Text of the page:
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City of Hamilton adopts Pre-Disaster Mitigation Plan

By Michael Howell

 

The City of Hamilton is the second municipality in the valley to sign on to the newly updated Pre-Disaster Mitigation Plan for Ravalli County & Municipalities. Eric Hoover, County Director of Emergency Management, explained at the September 5 meeting that having such a plan is a pre-requisite to receiving certain federal funds designated for “emergencies.” The county has used such funds in the past for some flooding instances and when the Kootenai Creek bridge washed out. The plan is updated through FEMA every five years and this is the third time it’s been updated. The County Commissioners and the Town of Stevensville already adopted the update.

 

The plan update itself cost $26,000 but is paid for through federal funding on a 75% to 25% cost share. In this case the County has covered the $6,500 in matching costs. It involved a hazard assessment and analysis and resulted in a series of mitigation strategies that include

 

• Reducing wildland fire risks within the urban interface
• Reducing exposure to flooding
• Reducing impacts from severe weather and drought
• Reducing impacts from hazardous materials and transportation accidents
• Reducing impacts from communicable diseases
• Reducing impacts from large structure fires
• Reducing impacts from earthquakes
• Reducing impacts from dam failure
• Reducing all other hazards in general

 

Asked about the county’s preparedness for a power outage, Hoover said that in the event of a major power outage the county does have a “limited amount” of gasoline at the county road facility. It also has a few small electrical generators, “but nothing to replace a power grid” if power was out for a long time, like a couple of weeks.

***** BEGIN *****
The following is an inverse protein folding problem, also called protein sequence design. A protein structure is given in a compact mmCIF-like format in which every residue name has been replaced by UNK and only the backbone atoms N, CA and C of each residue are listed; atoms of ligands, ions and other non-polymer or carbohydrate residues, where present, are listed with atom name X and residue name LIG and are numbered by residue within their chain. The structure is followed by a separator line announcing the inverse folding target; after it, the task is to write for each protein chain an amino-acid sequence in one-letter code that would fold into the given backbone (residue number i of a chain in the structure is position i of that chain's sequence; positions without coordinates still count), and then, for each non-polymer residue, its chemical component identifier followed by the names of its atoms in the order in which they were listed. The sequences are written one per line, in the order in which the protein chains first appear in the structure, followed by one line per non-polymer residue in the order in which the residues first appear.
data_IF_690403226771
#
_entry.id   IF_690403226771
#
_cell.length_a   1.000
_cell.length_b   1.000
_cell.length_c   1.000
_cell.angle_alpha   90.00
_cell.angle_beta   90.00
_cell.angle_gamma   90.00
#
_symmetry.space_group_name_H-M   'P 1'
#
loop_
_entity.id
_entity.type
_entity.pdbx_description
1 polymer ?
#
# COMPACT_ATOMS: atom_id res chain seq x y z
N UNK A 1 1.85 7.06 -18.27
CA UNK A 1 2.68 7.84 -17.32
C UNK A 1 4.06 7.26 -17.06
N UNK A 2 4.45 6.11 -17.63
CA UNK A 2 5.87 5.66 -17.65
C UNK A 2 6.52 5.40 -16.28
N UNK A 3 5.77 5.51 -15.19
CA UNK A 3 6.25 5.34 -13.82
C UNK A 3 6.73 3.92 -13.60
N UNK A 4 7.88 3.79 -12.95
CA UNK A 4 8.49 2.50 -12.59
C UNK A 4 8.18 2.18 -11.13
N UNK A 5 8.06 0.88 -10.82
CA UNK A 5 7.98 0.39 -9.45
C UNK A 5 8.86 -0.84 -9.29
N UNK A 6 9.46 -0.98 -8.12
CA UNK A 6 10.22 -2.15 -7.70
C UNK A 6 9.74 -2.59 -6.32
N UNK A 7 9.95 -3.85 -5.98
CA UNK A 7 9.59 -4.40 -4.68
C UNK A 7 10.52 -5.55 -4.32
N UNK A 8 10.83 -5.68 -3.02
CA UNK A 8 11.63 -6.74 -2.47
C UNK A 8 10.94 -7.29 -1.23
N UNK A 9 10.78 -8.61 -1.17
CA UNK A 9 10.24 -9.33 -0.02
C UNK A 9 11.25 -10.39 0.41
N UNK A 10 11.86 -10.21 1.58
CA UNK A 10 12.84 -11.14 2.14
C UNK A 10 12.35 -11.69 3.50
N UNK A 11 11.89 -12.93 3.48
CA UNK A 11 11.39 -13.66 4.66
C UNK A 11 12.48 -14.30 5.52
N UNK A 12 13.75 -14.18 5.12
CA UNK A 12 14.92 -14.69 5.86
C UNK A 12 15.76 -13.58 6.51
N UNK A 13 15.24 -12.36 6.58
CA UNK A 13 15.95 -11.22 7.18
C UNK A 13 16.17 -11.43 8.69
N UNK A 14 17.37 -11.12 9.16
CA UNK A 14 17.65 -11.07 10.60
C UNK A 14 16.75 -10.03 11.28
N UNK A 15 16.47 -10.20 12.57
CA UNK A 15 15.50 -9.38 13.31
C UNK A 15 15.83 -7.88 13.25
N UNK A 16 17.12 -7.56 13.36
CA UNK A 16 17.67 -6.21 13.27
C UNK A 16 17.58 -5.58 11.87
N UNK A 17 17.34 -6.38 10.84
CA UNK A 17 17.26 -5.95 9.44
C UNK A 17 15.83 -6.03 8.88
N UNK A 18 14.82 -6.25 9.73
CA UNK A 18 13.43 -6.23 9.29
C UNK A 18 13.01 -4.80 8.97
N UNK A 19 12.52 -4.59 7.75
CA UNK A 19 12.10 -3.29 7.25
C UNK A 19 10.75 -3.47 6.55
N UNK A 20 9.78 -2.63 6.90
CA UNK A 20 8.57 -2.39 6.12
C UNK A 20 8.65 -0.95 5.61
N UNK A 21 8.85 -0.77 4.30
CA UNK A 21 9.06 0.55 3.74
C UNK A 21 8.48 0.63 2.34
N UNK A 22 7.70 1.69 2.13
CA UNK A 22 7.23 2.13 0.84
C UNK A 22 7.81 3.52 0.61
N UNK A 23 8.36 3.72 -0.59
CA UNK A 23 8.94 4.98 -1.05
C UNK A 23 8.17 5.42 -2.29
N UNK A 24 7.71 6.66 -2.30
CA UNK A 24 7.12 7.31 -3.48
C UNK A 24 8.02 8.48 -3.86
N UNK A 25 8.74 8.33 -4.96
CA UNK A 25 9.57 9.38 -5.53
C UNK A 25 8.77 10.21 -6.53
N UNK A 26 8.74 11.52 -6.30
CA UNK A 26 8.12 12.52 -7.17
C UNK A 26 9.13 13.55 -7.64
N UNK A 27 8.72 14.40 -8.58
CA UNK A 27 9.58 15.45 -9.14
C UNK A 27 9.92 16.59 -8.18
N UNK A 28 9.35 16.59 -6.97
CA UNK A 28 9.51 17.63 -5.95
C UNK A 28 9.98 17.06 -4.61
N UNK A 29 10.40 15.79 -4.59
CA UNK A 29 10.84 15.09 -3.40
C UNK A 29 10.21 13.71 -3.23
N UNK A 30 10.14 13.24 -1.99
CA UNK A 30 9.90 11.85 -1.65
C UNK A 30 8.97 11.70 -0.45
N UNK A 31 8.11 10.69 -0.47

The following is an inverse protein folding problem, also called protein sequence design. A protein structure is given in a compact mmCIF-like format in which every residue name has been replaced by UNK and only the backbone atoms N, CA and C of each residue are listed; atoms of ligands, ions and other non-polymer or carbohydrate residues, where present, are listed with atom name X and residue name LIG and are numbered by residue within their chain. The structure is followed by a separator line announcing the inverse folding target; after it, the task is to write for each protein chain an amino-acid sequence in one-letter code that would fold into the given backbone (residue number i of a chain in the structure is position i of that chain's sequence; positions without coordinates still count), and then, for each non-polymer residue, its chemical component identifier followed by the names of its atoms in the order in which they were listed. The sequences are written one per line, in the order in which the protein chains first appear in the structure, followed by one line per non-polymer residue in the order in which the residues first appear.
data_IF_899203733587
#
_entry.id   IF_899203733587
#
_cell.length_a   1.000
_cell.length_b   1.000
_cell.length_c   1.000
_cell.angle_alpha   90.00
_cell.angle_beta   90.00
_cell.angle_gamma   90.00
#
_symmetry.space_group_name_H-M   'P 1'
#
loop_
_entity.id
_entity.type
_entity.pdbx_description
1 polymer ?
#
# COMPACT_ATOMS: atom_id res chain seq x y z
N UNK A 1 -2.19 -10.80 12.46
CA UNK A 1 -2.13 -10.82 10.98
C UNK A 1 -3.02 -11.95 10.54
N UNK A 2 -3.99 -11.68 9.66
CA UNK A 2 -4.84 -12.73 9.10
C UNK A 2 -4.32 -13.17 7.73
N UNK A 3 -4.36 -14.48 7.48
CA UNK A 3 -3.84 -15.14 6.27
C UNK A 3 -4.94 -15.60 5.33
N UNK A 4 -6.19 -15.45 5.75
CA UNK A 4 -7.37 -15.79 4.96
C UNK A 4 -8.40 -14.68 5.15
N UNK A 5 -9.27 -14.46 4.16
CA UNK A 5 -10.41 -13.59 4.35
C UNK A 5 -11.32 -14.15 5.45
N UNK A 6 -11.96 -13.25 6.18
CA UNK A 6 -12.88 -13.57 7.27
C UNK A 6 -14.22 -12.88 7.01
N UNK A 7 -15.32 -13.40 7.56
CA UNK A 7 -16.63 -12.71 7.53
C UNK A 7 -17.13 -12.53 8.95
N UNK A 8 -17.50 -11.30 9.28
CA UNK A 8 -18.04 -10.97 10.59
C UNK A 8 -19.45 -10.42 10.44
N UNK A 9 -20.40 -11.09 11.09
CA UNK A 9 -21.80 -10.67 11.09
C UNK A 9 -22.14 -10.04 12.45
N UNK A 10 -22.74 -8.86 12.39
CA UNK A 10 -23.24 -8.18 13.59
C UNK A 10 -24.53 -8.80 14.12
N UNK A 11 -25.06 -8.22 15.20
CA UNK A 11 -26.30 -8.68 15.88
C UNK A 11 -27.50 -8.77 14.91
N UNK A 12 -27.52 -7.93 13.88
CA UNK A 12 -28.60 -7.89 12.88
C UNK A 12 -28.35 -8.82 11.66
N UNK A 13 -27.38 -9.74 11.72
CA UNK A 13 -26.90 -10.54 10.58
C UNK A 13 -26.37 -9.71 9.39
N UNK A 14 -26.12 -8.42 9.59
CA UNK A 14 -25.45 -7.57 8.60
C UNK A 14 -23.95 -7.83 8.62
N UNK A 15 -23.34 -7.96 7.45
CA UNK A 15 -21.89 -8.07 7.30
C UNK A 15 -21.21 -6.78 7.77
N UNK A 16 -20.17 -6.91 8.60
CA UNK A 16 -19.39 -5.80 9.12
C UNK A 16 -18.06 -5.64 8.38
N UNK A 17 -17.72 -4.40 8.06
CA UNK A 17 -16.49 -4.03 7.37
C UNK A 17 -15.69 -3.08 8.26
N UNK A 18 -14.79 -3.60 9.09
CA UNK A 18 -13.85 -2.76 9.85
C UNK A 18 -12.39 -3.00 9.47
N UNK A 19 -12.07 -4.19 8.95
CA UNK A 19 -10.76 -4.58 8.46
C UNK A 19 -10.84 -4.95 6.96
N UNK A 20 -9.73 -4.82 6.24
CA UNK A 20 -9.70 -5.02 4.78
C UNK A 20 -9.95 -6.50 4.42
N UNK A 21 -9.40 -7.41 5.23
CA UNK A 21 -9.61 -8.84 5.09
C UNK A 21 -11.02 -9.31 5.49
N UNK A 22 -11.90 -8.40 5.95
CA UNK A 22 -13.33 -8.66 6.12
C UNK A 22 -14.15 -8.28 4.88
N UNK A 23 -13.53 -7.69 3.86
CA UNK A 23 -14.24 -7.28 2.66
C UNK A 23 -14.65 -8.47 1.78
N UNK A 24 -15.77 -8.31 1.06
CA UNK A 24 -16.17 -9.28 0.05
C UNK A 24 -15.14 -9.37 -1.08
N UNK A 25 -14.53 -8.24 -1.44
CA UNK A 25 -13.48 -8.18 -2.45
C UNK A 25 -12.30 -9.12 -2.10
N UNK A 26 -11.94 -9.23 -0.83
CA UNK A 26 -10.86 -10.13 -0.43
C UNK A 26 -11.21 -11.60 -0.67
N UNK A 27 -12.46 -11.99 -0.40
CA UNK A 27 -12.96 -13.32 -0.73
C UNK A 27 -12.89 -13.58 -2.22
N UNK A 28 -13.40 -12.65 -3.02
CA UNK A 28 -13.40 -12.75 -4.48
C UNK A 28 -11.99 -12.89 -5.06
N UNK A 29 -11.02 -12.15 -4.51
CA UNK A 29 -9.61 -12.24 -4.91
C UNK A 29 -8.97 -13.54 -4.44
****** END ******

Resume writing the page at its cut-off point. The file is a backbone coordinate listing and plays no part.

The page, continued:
He said the county’s gasoline supply would not keep a fleet of vehicles going for very long and the back-up generators serving the county courthouse, the detention center and 911 Center would need replenishing at some point as well. Hoover said if the City was in need of emergency generators, for example, that was the sort of thing that might be eligible for this kind of federal funding.

 

The Council voted to adopt the plan.

 

The Council also approved a professional services agreement with the WGM Group for an amount not to exceed $58,803 for design and construction administration of the 3rd Street water main replacement project from Ravalli to State Street.

 

The Council also heard from a woman asking for the creation of a city ordinance that would prohibit archery shooting in the city limits. She told the Council that she has found her neighbor’s archery practice disturbing. She said just the sound of it hitting the target is disturbing when she is in the yard. But when she found an arrow lodged in her screen door she called the police.

 

What she discovered was that archery practice was not prohibited in the city limits but BB guns are. During his investigation the officer found another arrow in her yard. She was told that her only remedy lay with the state and the law prohibiting “endangerment.” She pressed charges and the neighbor pleaded guilty to a misdemeanor and agreed to stop shooting arrows. Sentencing is scheduled in two weeks and could result in a fine of not more than $2,000 and up to a year in jail.

 

“This was a high powered bow with razor sharp blades on the arrow,” the woman said. “This was not like archery 101.” Although her neighbor pleaded to a misdemeanor, she said she was told that if she had been there and the arrow had flown near her it would have been a felony.

 

She said that she did not want the man to go to jail or pay anything, just to stop. Although she achieved that, she said, she does not want anyone else to have to go through it and thinks a city ordinance prohibiting it is in order.

 

The issue has been sent to the Committee of the Whole for consideration.

 

At its September 19 meeting, the Council approved an audit contract with Terry James Burke, CPA covering the period of July 1, 2016 to June 30, 2017 in the amount of $13,440.

 

It also authorized the Mayor to negotiate a contract with Bechtle Architects for design and construction services for the Justice Center Facility, a re-model of the Armory building. The entire project is projected to cost about $1.5 million.

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